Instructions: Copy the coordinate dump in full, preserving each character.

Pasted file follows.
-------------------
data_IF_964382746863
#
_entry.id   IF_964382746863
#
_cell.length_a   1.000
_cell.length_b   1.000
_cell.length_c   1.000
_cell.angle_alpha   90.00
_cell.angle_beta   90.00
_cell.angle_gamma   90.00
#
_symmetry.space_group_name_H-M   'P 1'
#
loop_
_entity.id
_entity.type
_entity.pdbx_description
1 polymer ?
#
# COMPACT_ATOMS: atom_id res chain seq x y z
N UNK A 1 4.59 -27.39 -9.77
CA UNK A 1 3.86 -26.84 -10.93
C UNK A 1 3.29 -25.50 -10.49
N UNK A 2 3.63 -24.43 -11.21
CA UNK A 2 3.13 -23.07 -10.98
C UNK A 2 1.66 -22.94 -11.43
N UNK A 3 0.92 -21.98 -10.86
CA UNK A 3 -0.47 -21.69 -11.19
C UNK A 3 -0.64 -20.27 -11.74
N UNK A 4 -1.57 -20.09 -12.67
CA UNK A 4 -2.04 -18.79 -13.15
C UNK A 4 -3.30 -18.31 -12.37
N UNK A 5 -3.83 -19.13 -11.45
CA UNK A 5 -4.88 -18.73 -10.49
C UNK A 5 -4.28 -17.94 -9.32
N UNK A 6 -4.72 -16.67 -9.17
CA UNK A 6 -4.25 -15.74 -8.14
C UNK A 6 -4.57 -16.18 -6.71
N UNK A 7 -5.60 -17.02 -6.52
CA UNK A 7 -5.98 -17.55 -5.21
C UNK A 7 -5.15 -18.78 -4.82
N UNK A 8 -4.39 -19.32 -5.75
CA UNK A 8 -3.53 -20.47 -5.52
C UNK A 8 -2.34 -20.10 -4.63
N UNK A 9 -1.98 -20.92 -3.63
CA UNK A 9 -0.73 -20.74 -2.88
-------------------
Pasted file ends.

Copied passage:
data_IF_964382746863
#
_entry.id   IF_964382746863
#
_cell.length_a   1.000
_cell.length_b   1.000
_cell.length_c   1.000
_cell.angle_alpha   90.00
_cell.angle_beta   90.00
_cell.angle_gamma   90.00
#
_symmetry.space_group_name_H-M   'P 1'
#
loop_
_entity.id
_entity.type
_entity.pdbx_description
1 polymer ?
#
# COMPACT_ATOMS: atom_id res chain seq x y z
N UNK A 1 4.59 -27.39 -9.77
CA UNK A 1 3.86 -26.84 -10.93
C UNK A 1 3.29 -25.50 -10.49
N UNK A 2 3.63 -24.43 -11.21
CA UNK A 2 3.13 -23.07 -10.98
C UNK A 2 1.66 -22.94 -11.43
N UNK A 3 0.92 -21.98 -10.86
CA UNK A 3 -0.47 -21.69 -11.19
C UNK A 3 -0.64 -20.27 -11.74
N UNK A 4 -1.57 -20.09 -12.67
CA UNK A 4 -2.04 -18.79 -13.15
C UNK A 4 -3.30 -18.31 -12.37
N UNK A 5 -3.83 -19.13 -11.45
CA UNK A 5 -4.88 -18.73 -10.49
C UNK A 5 -4.28 -17.94 -9.32
N UNK A 6 -4.72 -16.67 -9.17
CA UNK A 6 -4.25 -15.74 -8.14
C UNK A 6 -4.57 -16.18 -6.71
N UNK A 7 -5.60 -17.02 -6.52
CA UNK A 7 -5.98 -17.55 -5.21
C UNK A 7 -5.15 -18.78 -4.82
N UNK A 8 -4.39 -19.32 -5.75
CA UNK A 8 -3.53 -20.47 -5.52
C UNK A 8 -2.34 -20.10 -4.63
N UNK A 9 -1.98 -20.92 -3.63
CA UNK A 9 -0.73 -20.74 -2.88